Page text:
Your customers will always hold you responsible if your suppliers behave badly. Follow Smarta's three ideas to make sure your supply chain is as scrupulous about its ethics as your business is.
While the jargon-tastic term 'ethical supply chain management policy' makes us shudder, the idea behind term is very sound: create a list of guidelines for those involved in your supply chain to ensure at every point, suppliers are observing best practice.
If parts of your supply chain are abroad, consult with local trade unions and NGOs to identify areas of concern. Take into account issues such as forced labour, whether the supplier allows trade union activity, workplace health and safety, workers' ages, wages, working hours, known cases of discrimination, and any history of inhuman treatment. Outline how you expect your suppliers to behave and what sort of conditions you expect to see in factories. See the Ethical Trading Initiative's (ETI) base code for inspiration.
For the best results, communicate your policy as much as possible: identify employees such as buyers or managers who will need training - but ensure the policy is available to all your staff so they know exactly how you manage your supply chain.
If you want to go the extra mile, take inspiration from Divine Chocolate and incentivise your suppliers into becoming more socially conscious. The business' suppliers all have a stake in the company - which means they have a vested interest in maintaining its ethical image.
Your suppliers may say their practices are squeaky clean, but if they can't prove it, how can you trust them? Instead, find out if they have any certification: bodies such as the Fairtrade Foundation, the Soil Association, the Forest Stewardship Council, the Marine Stewardship Council and the Product Authentication Inspectorate (PAI) all have the power to determine whether a company's products can be deemed ethical or not.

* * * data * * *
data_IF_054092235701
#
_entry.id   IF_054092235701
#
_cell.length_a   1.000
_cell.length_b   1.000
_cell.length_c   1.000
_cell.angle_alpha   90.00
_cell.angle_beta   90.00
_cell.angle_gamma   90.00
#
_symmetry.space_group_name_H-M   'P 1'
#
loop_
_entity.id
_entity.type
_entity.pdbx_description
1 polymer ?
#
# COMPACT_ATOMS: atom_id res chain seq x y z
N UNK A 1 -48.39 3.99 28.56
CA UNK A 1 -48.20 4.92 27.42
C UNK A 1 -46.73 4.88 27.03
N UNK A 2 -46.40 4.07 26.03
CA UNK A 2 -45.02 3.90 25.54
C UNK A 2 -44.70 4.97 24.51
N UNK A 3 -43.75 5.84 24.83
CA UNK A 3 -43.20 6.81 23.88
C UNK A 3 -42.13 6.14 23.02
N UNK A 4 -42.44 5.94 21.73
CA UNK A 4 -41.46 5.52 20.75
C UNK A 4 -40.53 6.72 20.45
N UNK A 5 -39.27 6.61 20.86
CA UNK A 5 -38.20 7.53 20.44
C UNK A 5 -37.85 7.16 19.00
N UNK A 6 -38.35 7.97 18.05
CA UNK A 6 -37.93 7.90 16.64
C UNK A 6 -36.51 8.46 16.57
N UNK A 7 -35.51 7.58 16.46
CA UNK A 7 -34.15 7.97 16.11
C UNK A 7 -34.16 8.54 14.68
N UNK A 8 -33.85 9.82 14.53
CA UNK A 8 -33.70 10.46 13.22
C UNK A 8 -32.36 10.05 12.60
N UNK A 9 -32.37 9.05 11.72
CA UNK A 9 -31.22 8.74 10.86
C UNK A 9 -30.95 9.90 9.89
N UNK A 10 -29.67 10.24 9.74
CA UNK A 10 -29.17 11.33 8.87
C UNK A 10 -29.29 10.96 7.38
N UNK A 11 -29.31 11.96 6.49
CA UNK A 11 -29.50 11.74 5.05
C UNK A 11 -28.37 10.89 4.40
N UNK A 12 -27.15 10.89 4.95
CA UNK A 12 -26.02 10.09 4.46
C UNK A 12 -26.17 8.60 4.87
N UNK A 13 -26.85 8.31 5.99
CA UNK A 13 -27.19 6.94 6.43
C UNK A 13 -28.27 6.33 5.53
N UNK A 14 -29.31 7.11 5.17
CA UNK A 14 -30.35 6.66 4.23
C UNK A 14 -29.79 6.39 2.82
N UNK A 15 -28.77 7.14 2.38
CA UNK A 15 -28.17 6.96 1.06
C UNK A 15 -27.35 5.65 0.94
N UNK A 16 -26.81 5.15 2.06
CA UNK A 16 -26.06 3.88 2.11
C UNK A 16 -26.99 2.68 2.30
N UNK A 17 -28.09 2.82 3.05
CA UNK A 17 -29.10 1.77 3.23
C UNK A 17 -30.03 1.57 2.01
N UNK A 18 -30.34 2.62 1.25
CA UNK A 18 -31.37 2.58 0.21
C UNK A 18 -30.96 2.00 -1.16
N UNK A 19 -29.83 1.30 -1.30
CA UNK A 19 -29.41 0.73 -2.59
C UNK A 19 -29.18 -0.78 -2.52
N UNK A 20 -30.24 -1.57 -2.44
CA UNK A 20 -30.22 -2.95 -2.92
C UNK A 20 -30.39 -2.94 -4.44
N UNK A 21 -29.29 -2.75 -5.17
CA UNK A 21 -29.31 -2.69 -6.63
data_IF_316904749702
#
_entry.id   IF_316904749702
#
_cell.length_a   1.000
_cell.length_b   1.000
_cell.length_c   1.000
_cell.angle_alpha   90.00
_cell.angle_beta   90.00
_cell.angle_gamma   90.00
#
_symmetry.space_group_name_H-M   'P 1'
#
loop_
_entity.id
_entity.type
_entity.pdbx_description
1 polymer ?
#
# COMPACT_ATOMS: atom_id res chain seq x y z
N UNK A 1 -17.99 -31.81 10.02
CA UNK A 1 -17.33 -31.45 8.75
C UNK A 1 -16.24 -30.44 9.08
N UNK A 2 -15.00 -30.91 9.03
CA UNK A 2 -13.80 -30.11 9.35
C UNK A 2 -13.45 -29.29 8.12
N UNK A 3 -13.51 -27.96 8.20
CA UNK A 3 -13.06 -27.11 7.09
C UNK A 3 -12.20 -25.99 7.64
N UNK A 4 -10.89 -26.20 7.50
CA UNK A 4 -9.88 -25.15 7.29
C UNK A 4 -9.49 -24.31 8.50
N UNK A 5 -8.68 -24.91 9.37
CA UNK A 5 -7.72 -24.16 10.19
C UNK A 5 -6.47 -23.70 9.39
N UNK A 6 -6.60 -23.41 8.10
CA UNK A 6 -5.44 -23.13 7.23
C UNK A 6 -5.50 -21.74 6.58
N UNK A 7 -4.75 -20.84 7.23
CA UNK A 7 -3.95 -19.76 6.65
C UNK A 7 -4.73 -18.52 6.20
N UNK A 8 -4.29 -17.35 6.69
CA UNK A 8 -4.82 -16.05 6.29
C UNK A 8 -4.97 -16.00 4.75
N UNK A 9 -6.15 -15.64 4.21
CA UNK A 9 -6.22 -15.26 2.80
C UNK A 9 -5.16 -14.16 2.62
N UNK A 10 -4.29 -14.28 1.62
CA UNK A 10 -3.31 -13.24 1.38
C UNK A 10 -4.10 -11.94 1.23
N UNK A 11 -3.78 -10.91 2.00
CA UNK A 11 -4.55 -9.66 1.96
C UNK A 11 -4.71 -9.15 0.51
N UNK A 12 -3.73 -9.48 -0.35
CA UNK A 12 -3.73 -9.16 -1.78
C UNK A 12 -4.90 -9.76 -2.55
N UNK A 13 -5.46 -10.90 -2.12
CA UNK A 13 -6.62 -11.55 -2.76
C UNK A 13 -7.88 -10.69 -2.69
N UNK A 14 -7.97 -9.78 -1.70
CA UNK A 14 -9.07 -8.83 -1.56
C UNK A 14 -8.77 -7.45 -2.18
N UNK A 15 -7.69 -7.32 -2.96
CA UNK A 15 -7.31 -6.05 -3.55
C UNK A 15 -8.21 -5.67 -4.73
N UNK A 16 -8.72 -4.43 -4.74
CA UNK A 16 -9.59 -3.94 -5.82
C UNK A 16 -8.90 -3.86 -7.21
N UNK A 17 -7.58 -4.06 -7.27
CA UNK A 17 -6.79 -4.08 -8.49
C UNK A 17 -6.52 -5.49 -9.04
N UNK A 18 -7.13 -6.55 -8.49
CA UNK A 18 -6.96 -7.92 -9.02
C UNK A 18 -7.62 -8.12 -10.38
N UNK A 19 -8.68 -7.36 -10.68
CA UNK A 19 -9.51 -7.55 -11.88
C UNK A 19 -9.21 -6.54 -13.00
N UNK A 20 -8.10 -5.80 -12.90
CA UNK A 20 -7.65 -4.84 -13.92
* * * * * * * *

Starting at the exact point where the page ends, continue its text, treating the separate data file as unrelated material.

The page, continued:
Take a look at the Ethical Trading Initiative (ETI), Business Social Compliance Initiative (BSCI), Business in the Community (BITC) and Business for Social Responsibility (BSR) websites as well - all four feature lists of members with socially responsible credentials.
Making your supply chain ethical isn't all fair wages and eliminating child labour - how the chain deals with its waste is equally important. Ask your suppliers to cut down on unnecessary packaging - particularly if it's plastic - or look at more sustainable alternatives. The government's Waste and Resources Action Programme (WRAP) has made a voluntary agreement, called the Courtauld Commitment, with a range of British retailers, to cut down on waste. Its website lists targets and timescales supply chains should be aiming for.
Find out from your suppliers how they handle the rest of their waste, as well. Electrical items should be disposed of in accordance with the Waste Electrical and Electronic Equipment (WEEE) directive, which says all electronic equipment should be disposed of at no cost by the manufacturer. Look into your industry's best practice, and make your suppliers are following it, ensuring they do everything they can to cut down on the amount of waste they produce. Remember: if your suppliers aren't following best practice, it will reflect badly on your own business.
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